Sunday, November 25. 2007
The notion that the Surge has succeeded in securing Iraq seems to have become dogma. The NY Times had a note on how Clinton and Obama are falling in line -- they seem to be as adept at falling for the party line as the media. Still, the "good news" is full of caveats. In particular, the political reforms Washington favors, ostensibly aimed at reconciling Sunnis and Shiites (not to mention Iraqis and multinational oil companies) have gone nowhere. Of course, security is a relative matter. We're still not seeing US reporters wandering the markets unguarded like they could in the early months of the occupation in 2003. Quite simply, Iraq is still the most dangerous place in the world. If it's quieter now, that's most likely because it's in everyone's interest to cool it and bide one's time. Bush's days are counting down, and the best he can hope for is to hang on long enough to pin the defeat on his successors, presumably the Democrats. As for the Iraqis, well, who wants to be the last to die when there's light at the end of the tunnel?
Joseph E. Stiglitz: The Economic Consequences of Mr. Bush. While this seems like a fair summary of what Bush's policies have done to the economy, it doesn't have the rigor of Stiglitz's estimates of Iraq war costs -- which he pegged at between $1-2 billion a year-plus before Congress came up with a $1.5 billion tab. Although the slumping economy was still a big issue in the 2004 elections, the post-election growth spurt has sufficed to get Bush off the hook, at least as far as one can tell from the media. Stiglitz touches most of the bases, but I think we can simplify what's happened a bit. Three points sum up the Bushwacked economy: 1) there has been a major transfer of wealth to the rich, who increasingly are non-Americans -- e.g., weakened labor, oil prices, tax shifts, trade deficits, sinking dollar; 2) there has been major increases in risk, starting with massive growth both of public and private debt; 3) in the long term we will come to see huge opportunity costs as Bush has spent money for the wrong things, starting with the ruinous Global War on Terror. Another thing to look into is how these effects have been masked, which has thus far largely kept them out of sight and mind. The longer tensions go unnoticed in geologic faults, the more severe the eventual earthquake becomes.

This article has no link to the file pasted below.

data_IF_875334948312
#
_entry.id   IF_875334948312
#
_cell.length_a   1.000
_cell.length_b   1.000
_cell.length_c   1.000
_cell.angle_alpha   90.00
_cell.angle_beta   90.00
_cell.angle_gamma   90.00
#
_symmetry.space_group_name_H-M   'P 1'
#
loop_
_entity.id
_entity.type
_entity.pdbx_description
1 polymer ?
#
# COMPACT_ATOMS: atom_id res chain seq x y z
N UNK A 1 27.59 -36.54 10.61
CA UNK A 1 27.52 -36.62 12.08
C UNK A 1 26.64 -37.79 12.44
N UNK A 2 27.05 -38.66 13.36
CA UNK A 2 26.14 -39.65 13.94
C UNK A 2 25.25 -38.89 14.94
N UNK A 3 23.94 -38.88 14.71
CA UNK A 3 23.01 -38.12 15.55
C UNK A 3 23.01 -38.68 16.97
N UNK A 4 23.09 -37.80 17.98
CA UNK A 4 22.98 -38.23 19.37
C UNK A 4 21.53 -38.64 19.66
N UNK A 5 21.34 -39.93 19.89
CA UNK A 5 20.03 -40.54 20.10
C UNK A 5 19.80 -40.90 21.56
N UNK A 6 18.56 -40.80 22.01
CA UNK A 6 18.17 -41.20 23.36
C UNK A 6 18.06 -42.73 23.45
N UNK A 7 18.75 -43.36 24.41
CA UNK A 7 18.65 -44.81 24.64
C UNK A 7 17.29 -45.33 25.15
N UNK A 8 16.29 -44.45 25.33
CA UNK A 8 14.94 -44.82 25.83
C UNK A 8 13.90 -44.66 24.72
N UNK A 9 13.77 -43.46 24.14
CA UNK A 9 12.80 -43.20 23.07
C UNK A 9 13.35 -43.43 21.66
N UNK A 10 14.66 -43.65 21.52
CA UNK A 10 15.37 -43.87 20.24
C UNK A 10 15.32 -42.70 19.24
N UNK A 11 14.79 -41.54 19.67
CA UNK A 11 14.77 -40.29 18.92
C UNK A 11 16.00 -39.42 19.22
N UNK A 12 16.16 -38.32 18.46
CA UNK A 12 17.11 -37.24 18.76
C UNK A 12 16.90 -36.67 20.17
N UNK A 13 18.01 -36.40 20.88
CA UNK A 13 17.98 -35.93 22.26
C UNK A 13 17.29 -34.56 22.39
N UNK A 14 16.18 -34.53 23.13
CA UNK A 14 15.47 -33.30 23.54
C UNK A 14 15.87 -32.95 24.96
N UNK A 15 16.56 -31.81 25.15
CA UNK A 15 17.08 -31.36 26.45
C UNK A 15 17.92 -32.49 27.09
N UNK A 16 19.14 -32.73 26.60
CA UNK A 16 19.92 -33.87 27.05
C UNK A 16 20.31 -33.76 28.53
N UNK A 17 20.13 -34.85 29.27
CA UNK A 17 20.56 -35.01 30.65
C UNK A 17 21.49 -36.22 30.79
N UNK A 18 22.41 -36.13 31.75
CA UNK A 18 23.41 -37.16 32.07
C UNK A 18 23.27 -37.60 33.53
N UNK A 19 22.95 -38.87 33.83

Tony Karon: The Problem in Pakistan. The Bush administration is still trying to fix up its mess in Pakistan, but most of its problems are of its own making:
Karon also quotes Anatol Lieven:
Karon again: "The bottom line in Pakistan, where all opinion polls find Osama bin Laden an overwhelmingly more popular figure than President Bush, is that even the urban middle class opposes Pakistan's frontline role in fighting the Taliban and al-Qaeda. It is a war that most Pakistanis see as benefiting a hostile U.S. agenda -- even those Pakistanis who want no truck with Shariah law themselves." This goes back to Bush's original imperious diktat: either you're with us or you're against us. It turns out that being "with us" means biting off a lot more than is palatable to anyone outside the GOP focus groups.
This may be a good point to note the elections in Australia, which disposed of Bush GWOT ally John Howard.
Chris Floyd: Killers and Extremists in the Pay of Petraeus. This spells out in more detail what I've suspected about the "improved security" in Iraq. It looks like the troop surge had nothing to do with it. Indeed, as long as more troops contested more territory, US and Iraqi casualties kept rising. Only after the Surge failed Petraeus came up with the scheme to cede Anbar to Sunnis willing to take American dollars and guns and quell al-Qaeda. We've known all along that the Sunni leaders would turn on al-Qaeda as soon as the latter ceased to be useful in attacking the Americans. We've also known that the key to any sort of peace in Iraq is the disengagement of US troops. The converse is no doubt true as well: put US troops in Kurdistan and you'll see violence there too.